Annuals as bedding plants over large areas were already somewhat passé before the last few dry winters. Even the more indulgent landscapes used annuals merely as relatively modest borders around or in front of more substantial, but less consumptive, perennials and shrubbery. Pots and planters are already more appropriate.

Some of the trendiest big pots are so ornate that they do not need flowers to provide more color. Besides, with a few striking perennials for colorful foliage or form, there is not much space left for annuals. What matters with annuals is that fewer in a pot can be flashier than more in the ground. Fewer annuals mean less water is required.

Elevated planters may not be as ornate, but display flashy annuals just as effectively. Petunia, million bells, lobelia and alyssum can cascade over the edges, to be colorful both on top and on the sides. Marigold, zinnia, celosia and any interesting foliar or sculptural perennials get a bit more height. It all helps to get a bit more out of less.

Pots and planters are not necessarily less work. They just need less water than larger beds, because they are smaller. Relative to their area, they actually need more water, and must be watered very regularly to sustain the confined roots within. Hanging pots need the most water. All confined plants benefit from fertilizer.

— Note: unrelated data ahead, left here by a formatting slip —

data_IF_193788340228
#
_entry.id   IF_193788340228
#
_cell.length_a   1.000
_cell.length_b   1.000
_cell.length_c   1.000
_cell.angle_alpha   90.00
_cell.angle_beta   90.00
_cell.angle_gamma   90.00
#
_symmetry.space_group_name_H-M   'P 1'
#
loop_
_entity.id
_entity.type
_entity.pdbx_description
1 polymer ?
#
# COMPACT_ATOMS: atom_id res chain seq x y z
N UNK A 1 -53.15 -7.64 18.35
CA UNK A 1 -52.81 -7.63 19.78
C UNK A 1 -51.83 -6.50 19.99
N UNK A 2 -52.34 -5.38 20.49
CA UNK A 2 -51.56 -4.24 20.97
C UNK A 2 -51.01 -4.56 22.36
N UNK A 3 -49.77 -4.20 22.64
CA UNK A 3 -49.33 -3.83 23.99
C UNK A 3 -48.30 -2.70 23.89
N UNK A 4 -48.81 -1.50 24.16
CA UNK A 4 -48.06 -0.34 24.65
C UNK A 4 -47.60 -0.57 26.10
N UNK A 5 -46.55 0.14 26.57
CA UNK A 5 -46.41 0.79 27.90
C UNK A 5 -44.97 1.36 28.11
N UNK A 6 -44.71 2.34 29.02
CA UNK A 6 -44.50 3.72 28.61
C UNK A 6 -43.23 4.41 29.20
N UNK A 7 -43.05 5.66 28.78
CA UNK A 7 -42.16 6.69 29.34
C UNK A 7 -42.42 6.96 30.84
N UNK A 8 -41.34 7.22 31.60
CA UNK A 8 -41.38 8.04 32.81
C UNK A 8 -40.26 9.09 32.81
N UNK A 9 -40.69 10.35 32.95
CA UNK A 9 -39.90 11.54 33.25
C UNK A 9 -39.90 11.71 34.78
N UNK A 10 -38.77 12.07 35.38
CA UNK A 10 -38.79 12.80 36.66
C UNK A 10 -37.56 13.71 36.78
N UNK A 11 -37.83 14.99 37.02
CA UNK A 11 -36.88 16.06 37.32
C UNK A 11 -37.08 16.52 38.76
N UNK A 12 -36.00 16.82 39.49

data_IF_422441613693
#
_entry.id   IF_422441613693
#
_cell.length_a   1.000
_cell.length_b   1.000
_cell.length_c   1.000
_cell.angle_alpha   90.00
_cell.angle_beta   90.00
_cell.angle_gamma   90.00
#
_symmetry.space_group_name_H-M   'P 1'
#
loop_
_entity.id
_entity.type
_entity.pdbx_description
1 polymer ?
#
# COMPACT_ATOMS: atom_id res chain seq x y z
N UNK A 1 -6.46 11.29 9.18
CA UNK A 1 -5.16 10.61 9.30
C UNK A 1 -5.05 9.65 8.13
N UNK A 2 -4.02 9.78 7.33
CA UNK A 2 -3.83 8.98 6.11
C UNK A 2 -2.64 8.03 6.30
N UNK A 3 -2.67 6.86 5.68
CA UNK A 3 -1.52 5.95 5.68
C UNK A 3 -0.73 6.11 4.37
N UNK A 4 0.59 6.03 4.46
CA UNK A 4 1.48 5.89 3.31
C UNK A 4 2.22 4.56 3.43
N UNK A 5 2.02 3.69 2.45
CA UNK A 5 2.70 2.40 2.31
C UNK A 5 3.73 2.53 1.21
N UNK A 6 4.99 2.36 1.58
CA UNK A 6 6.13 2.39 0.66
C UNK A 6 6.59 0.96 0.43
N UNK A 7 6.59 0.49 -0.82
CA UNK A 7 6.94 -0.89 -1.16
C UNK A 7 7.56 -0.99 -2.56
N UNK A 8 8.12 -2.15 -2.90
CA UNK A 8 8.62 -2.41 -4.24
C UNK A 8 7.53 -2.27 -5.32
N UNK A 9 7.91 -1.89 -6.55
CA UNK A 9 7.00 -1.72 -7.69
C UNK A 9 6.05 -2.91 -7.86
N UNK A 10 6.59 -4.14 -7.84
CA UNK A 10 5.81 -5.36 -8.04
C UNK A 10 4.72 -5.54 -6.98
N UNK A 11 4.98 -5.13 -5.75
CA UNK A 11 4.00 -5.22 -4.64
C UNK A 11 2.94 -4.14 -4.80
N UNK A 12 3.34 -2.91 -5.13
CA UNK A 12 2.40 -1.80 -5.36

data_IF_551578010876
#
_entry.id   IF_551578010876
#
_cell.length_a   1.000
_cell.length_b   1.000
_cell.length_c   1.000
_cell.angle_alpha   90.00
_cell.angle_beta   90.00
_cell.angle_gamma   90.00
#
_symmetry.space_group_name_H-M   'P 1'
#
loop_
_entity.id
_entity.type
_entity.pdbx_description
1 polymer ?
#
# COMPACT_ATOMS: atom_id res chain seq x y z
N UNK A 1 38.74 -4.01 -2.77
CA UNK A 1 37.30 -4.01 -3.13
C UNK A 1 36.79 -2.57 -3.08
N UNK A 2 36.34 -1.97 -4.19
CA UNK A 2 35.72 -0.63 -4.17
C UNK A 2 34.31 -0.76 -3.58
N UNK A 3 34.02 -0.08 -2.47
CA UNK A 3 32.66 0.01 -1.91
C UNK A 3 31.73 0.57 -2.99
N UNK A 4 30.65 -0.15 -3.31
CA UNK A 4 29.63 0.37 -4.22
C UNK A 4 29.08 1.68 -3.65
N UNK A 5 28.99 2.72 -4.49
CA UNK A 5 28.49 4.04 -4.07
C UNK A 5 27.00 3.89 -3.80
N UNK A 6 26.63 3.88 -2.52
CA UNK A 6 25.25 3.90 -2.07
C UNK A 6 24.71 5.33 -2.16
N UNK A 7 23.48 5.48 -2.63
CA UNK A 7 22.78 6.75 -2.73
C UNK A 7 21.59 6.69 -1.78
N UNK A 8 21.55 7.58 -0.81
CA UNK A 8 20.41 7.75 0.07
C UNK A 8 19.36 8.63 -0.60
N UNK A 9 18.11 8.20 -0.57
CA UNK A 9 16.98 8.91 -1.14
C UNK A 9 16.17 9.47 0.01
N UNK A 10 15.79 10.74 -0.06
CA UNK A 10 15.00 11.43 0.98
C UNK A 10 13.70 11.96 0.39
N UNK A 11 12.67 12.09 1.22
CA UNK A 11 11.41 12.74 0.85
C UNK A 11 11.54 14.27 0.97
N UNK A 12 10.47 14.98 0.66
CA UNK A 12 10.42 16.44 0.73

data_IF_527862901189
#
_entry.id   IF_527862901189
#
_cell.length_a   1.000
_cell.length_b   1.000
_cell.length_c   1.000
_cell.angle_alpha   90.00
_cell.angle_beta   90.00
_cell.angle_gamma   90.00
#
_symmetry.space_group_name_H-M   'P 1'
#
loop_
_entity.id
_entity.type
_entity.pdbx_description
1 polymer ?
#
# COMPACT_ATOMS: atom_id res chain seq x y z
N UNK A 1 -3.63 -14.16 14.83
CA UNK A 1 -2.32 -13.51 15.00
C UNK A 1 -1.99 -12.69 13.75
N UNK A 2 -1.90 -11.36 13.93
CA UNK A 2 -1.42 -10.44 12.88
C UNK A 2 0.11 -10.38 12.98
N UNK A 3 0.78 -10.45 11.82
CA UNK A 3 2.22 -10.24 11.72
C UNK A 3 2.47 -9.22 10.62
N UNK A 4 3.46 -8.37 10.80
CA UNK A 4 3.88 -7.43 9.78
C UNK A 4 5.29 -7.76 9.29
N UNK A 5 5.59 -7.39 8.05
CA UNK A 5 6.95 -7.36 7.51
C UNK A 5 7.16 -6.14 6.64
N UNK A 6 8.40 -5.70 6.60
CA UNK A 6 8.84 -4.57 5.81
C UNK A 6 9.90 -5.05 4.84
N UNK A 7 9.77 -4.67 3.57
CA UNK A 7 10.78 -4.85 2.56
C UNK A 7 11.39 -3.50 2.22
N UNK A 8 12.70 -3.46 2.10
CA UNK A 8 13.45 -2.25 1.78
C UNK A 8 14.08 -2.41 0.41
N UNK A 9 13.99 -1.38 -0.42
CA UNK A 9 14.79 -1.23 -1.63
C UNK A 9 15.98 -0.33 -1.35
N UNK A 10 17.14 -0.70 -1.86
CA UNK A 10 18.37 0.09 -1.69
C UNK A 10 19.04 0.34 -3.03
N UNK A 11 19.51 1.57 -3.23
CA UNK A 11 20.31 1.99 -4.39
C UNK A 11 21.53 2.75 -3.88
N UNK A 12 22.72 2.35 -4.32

Potted Plants Have Their Place

30918thumbPavement serves a purpose in a landscape. So does decking. They are the flooring of the outdoor spaces that are used for outdoor living. Patios and decks are where we barbecue and dine. Walkways and porches are how we get around the exteriors of our homes. Driveways are where we park cars. For what they get used for, they are better than turf grass, ground cover or bare soil.